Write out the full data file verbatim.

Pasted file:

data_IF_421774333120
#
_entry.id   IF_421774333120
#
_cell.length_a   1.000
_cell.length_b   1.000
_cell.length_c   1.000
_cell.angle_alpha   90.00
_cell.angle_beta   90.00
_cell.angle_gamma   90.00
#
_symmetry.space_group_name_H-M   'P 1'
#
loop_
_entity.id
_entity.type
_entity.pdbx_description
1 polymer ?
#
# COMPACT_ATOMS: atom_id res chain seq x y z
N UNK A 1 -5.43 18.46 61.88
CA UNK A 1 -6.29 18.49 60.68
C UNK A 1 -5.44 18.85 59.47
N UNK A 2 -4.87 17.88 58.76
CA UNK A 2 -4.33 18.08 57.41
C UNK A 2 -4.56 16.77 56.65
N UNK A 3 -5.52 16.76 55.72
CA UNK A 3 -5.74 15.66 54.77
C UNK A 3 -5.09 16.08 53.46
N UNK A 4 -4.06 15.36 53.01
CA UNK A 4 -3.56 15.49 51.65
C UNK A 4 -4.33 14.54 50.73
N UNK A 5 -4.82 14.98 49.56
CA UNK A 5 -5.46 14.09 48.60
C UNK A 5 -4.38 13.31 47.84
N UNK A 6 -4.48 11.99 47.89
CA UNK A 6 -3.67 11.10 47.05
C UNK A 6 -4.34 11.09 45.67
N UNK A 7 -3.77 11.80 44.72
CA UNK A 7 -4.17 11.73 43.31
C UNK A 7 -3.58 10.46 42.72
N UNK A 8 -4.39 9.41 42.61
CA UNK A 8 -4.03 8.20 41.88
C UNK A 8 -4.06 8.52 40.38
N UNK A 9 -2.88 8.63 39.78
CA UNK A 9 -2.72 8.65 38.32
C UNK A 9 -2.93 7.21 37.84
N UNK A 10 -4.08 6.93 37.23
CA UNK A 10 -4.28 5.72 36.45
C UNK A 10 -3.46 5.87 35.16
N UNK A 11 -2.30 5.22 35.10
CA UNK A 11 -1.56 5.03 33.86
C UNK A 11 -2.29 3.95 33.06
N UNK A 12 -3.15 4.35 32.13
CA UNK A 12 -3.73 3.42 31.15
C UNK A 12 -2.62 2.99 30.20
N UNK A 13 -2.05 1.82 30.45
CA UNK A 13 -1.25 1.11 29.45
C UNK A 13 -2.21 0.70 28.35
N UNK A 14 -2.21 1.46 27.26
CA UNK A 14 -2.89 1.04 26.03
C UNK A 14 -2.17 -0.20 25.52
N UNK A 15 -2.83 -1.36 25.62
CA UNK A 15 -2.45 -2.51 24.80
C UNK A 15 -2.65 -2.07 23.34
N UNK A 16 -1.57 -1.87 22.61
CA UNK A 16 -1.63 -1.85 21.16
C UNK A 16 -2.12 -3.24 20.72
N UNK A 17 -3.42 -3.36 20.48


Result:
data_IF_421774333120
#
_entry.id   IF_421774333120
#
_cell.length_a   1.000
_cell.length_b   1.000
_cell.length_c   1.000
_cell.angle_alpha   90.00
_cell.angle_beta   90.00
_cell.angle_gamma   90.00
#
_symmetry.space_group_name_H-M   'P 1'
#
loop_
_entity.id
_entity.type
_entity.pdbx_description
1 polymer ?
#
# COMPACT_ATOMS: atom_id res chain seq x y z
N UNK A 1 -5.43 18.46 61.88
CA UNK A 1 -6.29 18.49 60.68
C UNK A 1 -5.44 18.85 59.47
N UNK A 2 -4.87 17.88 58.76
CA UNK A 2 -4.33 18.08 57.41
C UNK A 2 -4.56 16.77 56.65
N UNK A 3 -5.52 16.76 55.72
CA UNK A 3 -5.74 15.66 54.77
C UNK A 3 -5.09 16.08 53.46
N UNK A 4 -4.06 15.36 53.01
CA UNK A 4 -3.56 15.49 51.65
C UNK A 4 -4.33 14.54 50.73
N UNK A 5 -4.82 14.98 49.56
CA UNK A 5 -5.46 14.09 48.60
C UNK A 5 -4.38 13.31 47.84
N UNK A 6 -4.48 11.99 47.89
CA UNK A 6 -3.67 11.10 47.05
C UNK A 6 -4.34 11.09 45.67
N UNK A 7 -3.77 11.80 44.72
CA UNK A 7 -4.17 11.73 43.31
C UNK A 7 -3.58 10.46 42.72
N UNK A 8 -4.39 9.41 42.61
CA UNK A 8 -4.03 8.20 41.88
C UNK A 8 -4.06 8.52 40.38
N UNK A 9 -2.88 8.63 39.78
CA UNK A 9 -2.72 8.65 38.32
C UNK A 9 -2.93 7.21 37.84
N UNK A 10 -4.08 6.93 37.23
CA UNK A 10 -4.28 5.72 36.45
C UNK A 10 -3.46 5.87 35.16
N UNK A 11 -2.30 5.22 35.10
CA UNK A 11 -1.56 5.03 33.86
C UNK A 11 -2.29 3.95 33.06
N UNK A 12 -3.15 4.35 32.13
CA UNK A 12 -3.73 3.42 31.15
C UNK A 12 -2.62 2.99 30.20
N UNK A 13 -2.05 1.82 30.45
CA UNK A 13 -1.25 1.11 29.45
C UNK A 13 -2.21 0.70 28.35
N UNK A 14 -2.21 1.46 27.26
CA UNK A 14 -2.89 1.04 26.03
C UNK A 14 -2.17 -0.20 25.52
N UNK A 15 -2.83 -1.36 25.62
CA UNK A 15 -2.45 -2.51 24.80
C UNK A 15 -2.65 -2.07 23.34
N UNK A 16 -1.57 -1.87 22.61
CA UNK A 16 -1.63 -1.85 21.16
C UNK A 16 -2.12 -3.24 20.72
N UNK A 17 -3.42 -3.36 20.48